March 29, 2010

everything is different

i have never had a whole lot of anxiety. of course i've had it here and there, but it's never stood out as one of my more prominent emotions. then i was diagnosed with cancer...and everything changed.

it's not that i have excessive anxiety now, and i've had doctors, nurses, a social worker, and fellow cancer warriors tell me it's 'normal'. then why does it feel so far from 'normal'? i've thought a lot about this lately. i constantly feel guilty for expressing my anxiety, or my fear, or my bad moods...and, i think it's because i'm just not used to it. and when you have cancer, you become the focus of a lot of attention...which creates even more pressure to always be positive and optimistic, because when you trip up, everyone sees it...and no one knows how to react. and, i had unrealistic expectations that everything would go back to the way it was before cancer. there are just so many factors that play into this whole business of figuring out the 'new normal'. and each one complicates things a little bit more...

..and, i wonder why i can't allow myself to accept that i'll have anxiety, and just give myself a break. i just finished six months of having chemicals pumped into my veins, and have just begun the month long journey through radiation...nevermind the fact that i now have to deal with all that comes with being a cancer survivor. i should be allowed to have one, let alone someone in their twenties, should be expected to have no anxiety when facing things like this. in my logical mind, i get's in my emotional mind that i don't...

so, what's next? i refuse to complain about a problem and not even try to do anything about it...which means i need a plan.... for starters, i will live in my new perspective - i've just gone through something pretty traumatizing, and having anxiety, fear and other emotions about it doesn't mean there's anything wrong with me - i will do my best to remind myself of this every time i feel guilty or like i'm overreacting. i will take time to slow down when i need it - and i won't feel bad about it. i will lean on others more for support. i will assume i am forever cancer free, unless someone tells me otherwise. i will dedicate more time to practicing mindfulness. and, i will realize that all of these things won't happen's all a process, a journey into the 'new normal'...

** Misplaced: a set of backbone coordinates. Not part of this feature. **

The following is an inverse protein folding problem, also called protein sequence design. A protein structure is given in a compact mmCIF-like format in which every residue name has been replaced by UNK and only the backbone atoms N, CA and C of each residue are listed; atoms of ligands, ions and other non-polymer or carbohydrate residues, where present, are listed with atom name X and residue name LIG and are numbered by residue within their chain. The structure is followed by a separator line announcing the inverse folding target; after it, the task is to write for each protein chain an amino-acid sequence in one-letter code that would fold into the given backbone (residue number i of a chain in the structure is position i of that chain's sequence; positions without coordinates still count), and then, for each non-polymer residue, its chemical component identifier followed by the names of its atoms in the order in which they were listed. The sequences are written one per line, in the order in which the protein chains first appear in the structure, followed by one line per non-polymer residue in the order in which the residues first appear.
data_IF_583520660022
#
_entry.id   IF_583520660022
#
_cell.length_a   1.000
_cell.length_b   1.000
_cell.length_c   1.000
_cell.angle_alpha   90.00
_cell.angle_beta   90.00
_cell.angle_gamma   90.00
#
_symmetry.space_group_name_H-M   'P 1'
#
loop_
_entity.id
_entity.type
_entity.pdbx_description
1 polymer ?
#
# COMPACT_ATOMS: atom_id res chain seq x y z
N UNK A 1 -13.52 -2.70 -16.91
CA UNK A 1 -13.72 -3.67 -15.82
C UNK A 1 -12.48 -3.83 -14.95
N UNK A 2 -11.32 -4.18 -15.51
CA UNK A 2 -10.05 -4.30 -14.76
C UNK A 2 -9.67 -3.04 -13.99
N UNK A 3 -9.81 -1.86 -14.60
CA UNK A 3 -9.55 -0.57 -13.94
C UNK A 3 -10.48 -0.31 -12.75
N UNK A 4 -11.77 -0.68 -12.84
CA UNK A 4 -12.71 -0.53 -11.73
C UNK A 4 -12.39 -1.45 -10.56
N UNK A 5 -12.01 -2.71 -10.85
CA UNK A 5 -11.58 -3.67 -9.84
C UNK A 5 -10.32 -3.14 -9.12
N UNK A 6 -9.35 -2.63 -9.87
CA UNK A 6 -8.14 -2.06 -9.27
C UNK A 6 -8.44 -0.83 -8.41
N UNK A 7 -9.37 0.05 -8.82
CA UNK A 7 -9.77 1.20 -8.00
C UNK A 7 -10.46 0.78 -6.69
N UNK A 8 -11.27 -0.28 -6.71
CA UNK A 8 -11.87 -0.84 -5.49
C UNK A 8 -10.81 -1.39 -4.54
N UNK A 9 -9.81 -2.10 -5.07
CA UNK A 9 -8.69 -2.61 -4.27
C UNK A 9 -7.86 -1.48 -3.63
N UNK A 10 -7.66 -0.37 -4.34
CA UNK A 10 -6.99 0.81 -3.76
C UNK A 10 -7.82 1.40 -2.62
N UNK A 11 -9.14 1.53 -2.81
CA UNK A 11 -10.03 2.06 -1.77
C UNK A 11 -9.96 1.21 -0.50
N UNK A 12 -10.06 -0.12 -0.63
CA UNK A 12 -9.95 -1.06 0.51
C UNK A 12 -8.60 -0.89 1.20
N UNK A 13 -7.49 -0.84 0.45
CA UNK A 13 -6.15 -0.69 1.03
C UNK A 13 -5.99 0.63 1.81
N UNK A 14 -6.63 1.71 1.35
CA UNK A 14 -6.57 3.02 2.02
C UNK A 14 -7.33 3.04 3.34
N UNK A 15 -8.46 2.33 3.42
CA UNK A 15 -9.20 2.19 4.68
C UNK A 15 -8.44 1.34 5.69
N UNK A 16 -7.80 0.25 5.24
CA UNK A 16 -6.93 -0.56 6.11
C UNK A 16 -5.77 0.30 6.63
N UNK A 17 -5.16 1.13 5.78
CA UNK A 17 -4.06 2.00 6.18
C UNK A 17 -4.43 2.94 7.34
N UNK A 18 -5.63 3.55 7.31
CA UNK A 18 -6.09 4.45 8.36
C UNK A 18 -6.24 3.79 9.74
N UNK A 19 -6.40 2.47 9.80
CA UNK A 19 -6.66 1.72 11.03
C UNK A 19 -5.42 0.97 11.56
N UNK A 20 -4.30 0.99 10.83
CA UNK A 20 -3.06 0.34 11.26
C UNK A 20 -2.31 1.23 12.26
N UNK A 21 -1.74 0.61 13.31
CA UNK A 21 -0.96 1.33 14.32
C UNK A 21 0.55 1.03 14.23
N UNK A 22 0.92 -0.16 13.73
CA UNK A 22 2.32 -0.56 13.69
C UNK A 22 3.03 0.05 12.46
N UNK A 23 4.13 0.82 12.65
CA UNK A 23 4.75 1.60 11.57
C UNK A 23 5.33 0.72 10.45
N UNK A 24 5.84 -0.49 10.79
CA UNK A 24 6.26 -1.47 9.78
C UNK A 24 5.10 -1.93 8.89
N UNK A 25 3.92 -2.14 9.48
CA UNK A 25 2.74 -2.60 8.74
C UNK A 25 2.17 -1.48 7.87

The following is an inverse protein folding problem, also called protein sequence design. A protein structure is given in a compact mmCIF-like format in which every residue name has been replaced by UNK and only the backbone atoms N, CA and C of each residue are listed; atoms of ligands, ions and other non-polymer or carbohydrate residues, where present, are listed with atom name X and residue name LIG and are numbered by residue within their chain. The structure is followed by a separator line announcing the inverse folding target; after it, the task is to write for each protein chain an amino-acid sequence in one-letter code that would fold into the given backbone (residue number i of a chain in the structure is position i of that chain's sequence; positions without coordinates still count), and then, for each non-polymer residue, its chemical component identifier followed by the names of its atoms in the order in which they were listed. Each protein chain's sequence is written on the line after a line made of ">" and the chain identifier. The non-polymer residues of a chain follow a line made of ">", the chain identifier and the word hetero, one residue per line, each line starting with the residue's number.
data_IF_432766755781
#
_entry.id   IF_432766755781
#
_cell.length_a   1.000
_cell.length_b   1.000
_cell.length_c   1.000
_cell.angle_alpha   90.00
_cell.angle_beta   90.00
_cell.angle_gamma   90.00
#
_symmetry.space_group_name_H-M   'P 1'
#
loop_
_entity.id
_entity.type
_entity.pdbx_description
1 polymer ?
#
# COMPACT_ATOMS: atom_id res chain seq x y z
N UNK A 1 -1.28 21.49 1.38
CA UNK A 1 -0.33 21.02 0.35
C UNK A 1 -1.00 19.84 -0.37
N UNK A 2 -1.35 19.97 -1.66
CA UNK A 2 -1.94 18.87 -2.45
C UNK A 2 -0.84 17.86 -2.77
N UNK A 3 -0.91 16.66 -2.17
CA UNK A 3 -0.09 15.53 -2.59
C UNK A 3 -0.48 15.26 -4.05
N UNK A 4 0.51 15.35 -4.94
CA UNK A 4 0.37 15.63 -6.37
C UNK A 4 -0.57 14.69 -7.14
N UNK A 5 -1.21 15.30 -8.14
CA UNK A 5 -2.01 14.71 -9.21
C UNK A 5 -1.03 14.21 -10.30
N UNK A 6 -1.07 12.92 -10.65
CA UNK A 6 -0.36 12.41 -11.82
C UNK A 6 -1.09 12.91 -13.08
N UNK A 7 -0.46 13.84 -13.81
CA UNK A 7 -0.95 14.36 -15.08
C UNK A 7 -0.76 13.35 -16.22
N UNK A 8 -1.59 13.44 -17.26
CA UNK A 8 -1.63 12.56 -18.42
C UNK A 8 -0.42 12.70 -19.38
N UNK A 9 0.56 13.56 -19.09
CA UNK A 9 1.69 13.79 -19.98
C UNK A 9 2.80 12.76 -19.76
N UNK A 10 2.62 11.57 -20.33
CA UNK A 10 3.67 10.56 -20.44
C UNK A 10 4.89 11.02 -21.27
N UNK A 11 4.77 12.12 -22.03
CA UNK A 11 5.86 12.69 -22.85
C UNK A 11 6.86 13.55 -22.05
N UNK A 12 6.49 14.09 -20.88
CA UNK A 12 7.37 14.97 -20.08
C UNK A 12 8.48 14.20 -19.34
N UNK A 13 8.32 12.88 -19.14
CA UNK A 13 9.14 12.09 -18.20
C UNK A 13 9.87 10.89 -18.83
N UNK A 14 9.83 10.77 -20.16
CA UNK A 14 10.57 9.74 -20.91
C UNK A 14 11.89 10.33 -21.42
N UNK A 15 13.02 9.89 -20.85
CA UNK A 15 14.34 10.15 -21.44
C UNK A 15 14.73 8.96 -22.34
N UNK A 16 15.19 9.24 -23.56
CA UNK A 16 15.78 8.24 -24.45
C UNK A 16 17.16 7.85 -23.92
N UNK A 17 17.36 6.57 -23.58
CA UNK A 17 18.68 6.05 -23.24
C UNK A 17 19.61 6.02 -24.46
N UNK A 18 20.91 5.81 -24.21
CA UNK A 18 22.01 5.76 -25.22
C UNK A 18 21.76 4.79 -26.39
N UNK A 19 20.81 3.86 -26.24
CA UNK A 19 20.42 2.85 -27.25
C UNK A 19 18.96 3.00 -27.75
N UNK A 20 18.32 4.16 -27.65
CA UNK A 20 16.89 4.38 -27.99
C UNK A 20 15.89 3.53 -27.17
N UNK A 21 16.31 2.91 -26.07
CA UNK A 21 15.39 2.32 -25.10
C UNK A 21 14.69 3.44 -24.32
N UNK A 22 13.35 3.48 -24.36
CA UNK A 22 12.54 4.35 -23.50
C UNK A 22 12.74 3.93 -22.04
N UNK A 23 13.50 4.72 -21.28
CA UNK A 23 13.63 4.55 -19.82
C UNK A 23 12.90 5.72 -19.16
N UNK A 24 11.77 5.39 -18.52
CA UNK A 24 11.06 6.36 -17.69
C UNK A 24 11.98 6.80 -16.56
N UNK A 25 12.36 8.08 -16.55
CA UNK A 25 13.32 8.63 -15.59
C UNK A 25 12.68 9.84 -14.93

1 comment:

  1. Grace, your last paragraph is so mature, and so lovely, it hits me so close to home -- after and during every treatment I have. And you are exactly right. Exactly right.

    Most of us (if we're lucky), start out and continue to be very positive. And because of this attention we have, from being a cancer survivor, we are watched very carefully... and when we do trip, or find ourselves with a down day, most people see it. And this is very difficult, especially for young women who are ALWAYS smiling and trying to find the silver lining of everything.

    The important thing to remember, is what you are realizing now, something that took me years of cancer treatment to learn. To live in the new normal, to ask for help when needed, to not worry - when not needed, and to give ourselves a break... when we deserve it. Which we do. Which we do. Which we do (I just like to keep repeating that to myself).

    I am in awe that you've come to terms with this so soon (after treatment), and you've stated it so, so well. If every hodgkin's warrior could read this, it would be so helpful to them.

    So, here's to you love... you are on your way.

    Sending Love,